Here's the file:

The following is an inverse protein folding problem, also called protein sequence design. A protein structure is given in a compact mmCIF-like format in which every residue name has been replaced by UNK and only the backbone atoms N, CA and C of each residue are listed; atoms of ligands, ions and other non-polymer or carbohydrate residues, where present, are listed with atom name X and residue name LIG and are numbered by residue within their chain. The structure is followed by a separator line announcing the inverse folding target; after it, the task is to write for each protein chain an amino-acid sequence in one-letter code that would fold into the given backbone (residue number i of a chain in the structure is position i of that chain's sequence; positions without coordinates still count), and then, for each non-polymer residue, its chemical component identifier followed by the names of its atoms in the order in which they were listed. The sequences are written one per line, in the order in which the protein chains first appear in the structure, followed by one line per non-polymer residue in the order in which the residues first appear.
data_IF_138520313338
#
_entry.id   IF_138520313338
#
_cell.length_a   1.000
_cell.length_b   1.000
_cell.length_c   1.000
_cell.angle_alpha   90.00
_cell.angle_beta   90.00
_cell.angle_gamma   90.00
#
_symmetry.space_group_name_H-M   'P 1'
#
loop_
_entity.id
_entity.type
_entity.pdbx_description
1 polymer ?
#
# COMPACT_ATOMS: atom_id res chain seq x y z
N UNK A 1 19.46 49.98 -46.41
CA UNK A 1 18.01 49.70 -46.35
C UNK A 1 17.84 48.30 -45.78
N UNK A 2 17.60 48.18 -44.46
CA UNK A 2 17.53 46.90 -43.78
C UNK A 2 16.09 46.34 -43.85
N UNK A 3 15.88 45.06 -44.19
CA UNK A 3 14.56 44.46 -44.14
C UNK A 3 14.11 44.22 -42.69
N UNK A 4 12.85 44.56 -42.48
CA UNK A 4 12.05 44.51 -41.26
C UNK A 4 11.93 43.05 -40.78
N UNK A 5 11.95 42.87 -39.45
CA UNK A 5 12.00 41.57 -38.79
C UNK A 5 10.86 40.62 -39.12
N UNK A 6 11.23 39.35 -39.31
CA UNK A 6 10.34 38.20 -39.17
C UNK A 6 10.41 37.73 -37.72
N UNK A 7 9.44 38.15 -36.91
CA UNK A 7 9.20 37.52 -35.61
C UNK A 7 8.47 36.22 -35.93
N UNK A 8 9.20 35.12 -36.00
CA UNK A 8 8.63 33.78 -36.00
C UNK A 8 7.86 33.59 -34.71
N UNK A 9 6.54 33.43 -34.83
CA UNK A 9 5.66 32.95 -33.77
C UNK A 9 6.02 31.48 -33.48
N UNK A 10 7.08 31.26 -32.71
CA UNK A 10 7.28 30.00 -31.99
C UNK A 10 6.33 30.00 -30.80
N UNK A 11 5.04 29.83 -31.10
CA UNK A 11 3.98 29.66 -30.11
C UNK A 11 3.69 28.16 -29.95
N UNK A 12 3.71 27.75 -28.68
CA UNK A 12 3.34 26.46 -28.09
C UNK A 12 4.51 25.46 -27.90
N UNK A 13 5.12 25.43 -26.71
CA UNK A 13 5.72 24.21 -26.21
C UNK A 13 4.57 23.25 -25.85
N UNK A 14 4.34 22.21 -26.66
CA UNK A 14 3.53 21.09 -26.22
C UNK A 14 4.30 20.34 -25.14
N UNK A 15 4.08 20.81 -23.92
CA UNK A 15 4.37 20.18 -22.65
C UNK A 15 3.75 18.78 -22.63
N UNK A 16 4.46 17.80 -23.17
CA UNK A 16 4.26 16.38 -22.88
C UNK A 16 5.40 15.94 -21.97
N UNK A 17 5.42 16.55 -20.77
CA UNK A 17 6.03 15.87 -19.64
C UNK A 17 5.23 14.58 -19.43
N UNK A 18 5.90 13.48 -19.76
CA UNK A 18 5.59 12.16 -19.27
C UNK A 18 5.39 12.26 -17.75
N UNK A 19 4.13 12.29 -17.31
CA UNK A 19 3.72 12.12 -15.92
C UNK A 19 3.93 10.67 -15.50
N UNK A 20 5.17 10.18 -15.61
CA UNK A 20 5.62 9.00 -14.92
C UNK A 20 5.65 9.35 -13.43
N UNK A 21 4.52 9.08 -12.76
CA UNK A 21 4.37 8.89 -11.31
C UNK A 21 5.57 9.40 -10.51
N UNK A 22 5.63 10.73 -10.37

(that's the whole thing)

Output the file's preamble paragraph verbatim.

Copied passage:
The following is an inverse protein folding problem, also called protein sequence design. A protein structure is given in a compact mmCIF-like format in which every residue name has been replaced by UNK and only the backbone atoms N, CA and C of each residue are listed; atoms of ligands, ions and other non-polymer or carbohydrate residues, where present, are listed with atom name X and residue name LIG and are numbered by residue within their chain. The structure is followed by a separator line announcing the inverse folding target; after it, the task is to write for each protein chain an amino-acid sequence in one-letter code that would fold into the given backbone (residue number i of a chain in the structure is position i of that chain's sequence; positions without coordinates still count), and then, for each non-polymer residue, its chemical component identifier followed by the names of its atoms in the order in which they were listed. The sequences are written one per line, in the order in which the protein chains first appear in the structure, followed by one line per non-polymer residue in the order in which the residues first appear.